What Are The Features of the 1997 Ford F 250?
The F250 did see a few tweaks for the features of the 1997 model. (Ford skipped the 1998 model year for the F350 and offered the ‘98 F250 pickup truck with limited availability). An overview of the features is listed below.
One Old and One New
As mentioned, the F250 was sold as either a ½ ton or ¾ ton. The lighter-duty F250 took its design cues from the newly revamped F150. (It looked almost identical to it).
Ford F250 Light-Duty Half-Ton
The F250 light-duty truck came in two basic cab configurations; Regular Cab and SuperCab (extended cab). New for 1997 was third door access to the back seat that opened from a handle integrated into the side door frame.
The manufacturer offered the F250 was only offered as a Styleside with a choice of 6 ½’ or 8’ cargo box. The truck came in 2WD, or 4-wheel drive configurations, had a payload capacity of up to 3,600 lbs., and over 56 inches of width. The vehicle would tow up to 13,500 lbs GVCR with the 3.73 differential.
Ford F250 HD ¾ Ton
While the HD version kept the same square body shape from the previous year, little else was changed. The ¾ ton trucks were often paired with the larger V8 engine, like the 7.3 Turbo Diesel, with reinforced Dana 50 axles, and used twin-traction independent front suspension. Because they resembled their F350 counterparts, mechanics began to refer to the F250 HD as “OBS” models, which was short for “Old Body Style.”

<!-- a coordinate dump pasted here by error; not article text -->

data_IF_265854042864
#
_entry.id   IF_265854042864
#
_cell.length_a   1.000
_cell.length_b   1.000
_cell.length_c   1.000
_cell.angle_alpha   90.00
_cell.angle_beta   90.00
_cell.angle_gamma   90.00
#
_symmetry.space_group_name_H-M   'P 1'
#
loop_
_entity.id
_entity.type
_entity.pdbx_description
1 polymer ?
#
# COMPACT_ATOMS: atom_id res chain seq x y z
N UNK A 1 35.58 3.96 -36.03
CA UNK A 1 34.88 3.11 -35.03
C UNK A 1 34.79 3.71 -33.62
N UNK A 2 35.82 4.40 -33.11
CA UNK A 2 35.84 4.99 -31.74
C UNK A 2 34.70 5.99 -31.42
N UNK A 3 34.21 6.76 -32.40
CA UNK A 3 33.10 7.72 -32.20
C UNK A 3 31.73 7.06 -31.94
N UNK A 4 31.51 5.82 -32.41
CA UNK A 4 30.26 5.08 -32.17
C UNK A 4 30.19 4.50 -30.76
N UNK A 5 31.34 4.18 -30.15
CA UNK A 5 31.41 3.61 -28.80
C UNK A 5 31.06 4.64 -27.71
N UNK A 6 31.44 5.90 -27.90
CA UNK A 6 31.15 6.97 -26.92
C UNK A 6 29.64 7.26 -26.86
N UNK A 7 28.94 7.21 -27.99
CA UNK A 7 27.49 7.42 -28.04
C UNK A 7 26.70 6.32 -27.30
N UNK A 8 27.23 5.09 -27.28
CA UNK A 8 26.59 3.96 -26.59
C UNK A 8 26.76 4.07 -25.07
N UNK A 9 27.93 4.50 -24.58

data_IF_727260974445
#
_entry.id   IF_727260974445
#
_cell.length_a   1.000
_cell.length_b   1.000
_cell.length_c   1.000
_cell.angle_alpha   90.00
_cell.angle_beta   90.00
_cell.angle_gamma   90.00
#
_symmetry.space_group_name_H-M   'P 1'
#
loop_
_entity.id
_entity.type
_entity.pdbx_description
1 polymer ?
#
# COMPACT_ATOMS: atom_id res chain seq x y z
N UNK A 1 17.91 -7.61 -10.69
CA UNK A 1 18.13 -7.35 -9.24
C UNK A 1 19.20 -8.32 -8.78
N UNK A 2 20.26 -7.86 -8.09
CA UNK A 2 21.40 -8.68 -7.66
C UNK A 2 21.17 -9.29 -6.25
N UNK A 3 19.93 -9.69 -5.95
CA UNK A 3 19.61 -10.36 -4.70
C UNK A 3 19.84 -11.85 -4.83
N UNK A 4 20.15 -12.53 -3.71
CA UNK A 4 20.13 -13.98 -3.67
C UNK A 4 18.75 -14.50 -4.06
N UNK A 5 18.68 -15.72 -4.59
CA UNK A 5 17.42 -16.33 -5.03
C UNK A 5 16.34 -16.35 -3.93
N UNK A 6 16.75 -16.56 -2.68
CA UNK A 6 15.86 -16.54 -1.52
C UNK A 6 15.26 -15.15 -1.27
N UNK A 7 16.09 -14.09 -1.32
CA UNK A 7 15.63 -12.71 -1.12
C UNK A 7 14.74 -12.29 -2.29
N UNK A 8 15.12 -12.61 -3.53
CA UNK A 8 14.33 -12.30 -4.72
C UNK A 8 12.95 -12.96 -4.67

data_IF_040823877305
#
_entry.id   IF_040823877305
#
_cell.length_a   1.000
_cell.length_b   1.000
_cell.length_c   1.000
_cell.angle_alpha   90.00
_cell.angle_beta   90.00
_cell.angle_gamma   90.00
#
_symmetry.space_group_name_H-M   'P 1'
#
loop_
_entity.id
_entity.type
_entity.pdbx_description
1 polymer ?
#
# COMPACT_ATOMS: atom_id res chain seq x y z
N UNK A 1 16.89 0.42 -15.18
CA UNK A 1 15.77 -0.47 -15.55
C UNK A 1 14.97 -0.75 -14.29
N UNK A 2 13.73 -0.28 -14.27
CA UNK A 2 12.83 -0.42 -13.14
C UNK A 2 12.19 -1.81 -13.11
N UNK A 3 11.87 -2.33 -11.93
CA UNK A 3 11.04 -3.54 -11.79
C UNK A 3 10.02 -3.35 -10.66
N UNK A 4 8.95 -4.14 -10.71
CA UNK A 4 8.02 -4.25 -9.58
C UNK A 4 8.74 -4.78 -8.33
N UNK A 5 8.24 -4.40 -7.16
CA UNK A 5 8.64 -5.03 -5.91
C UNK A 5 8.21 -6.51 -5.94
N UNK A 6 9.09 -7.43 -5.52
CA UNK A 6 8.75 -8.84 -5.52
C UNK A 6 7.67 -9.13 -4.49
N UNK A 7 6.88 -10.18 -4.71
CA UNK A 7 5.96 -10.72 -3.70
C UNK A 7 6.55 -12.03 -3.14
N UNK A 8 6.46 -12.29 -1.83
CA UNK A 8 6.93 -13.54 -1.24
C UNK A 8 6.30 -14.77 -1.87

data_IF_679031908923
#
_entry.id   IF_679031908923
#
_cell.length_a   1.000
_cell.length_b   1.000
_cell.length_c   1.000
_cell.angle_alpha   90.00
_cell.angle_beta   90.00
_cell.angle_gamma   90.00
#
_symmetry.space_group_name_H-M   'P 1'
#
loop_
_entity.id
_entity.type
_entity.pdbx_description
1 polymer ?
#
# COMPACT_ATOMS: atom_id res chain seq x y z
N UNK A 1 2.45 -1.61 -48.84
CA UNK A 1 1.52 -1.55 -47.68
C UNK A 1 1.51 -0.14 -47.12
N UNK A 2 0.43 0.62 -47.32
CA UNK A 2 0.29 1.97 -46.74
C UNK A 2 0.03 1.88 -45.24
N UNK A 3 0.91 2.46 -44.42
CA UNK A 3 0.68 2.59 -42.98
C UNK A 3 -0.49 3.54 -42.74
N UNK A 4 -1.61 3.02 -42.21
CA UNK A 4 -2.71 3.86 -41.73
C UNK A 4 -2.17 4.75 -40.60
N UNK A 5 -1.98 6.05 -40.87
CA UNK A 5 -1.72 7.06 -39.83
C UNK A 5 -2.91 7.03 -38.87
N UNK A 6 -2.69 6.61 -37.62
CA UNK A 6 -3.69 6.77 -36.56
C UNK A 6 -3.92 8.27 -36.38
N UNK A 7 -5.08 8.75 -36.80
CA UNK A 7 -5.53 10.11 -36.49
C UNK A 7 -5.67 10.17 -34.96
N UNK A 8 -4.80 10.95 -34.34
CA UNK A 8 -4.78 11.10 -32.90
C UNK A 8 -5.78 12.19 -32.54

The HD version offered Regular Cab, ExtendedCab, and Crew Cab versions. The Crew Cab short bed is sought by collectors due to limited availability.
There were several motors built for the ‘97 F 250. While the 4.6L V8 producing 210 HP and 325 lb/ft of torque was standard for half-ton units across all trim levels, customers could buy the 5.4L Triton V8 (235 HP), which provided more power. Both motors were made with a single chain overhead cam (SOHC) and a dedicated cooling system. (These engines would become the centerpiece for Ford’s next decade of trucks).
The HD version short bed of the F250 had 7.5L V8, while most long beds were powered by a diesel engine (7.3L Turbo Diesel V8 - 215 HP - 435 lb/ft of torque). The turbo-diesel was produced between 1994 - 2003. Based on ownership complaints, it is considered by many to be the most reliable motor ever built. Used 1997 Ford F-Series with the Turbo diesel have great value in today’s used truck market.
A 5-speed manual with Overdrive was the standard drivetrain across the board for the 1997 Ford F250. Still, drivers often preferred to pay more for the automatic with Overdrive.
The F250 had four trim levels - Standard, XL, XLT, and Lariat. A standard third door on the SuperCab was new for 1997 and present on all models.
The standard trim level was pretty basic, with few frills or amenities. The exterior had monochrome coloring in one of five colors, Tan, Black, White, Red, or Silver. (Two-tone paints were not sold on this trim level).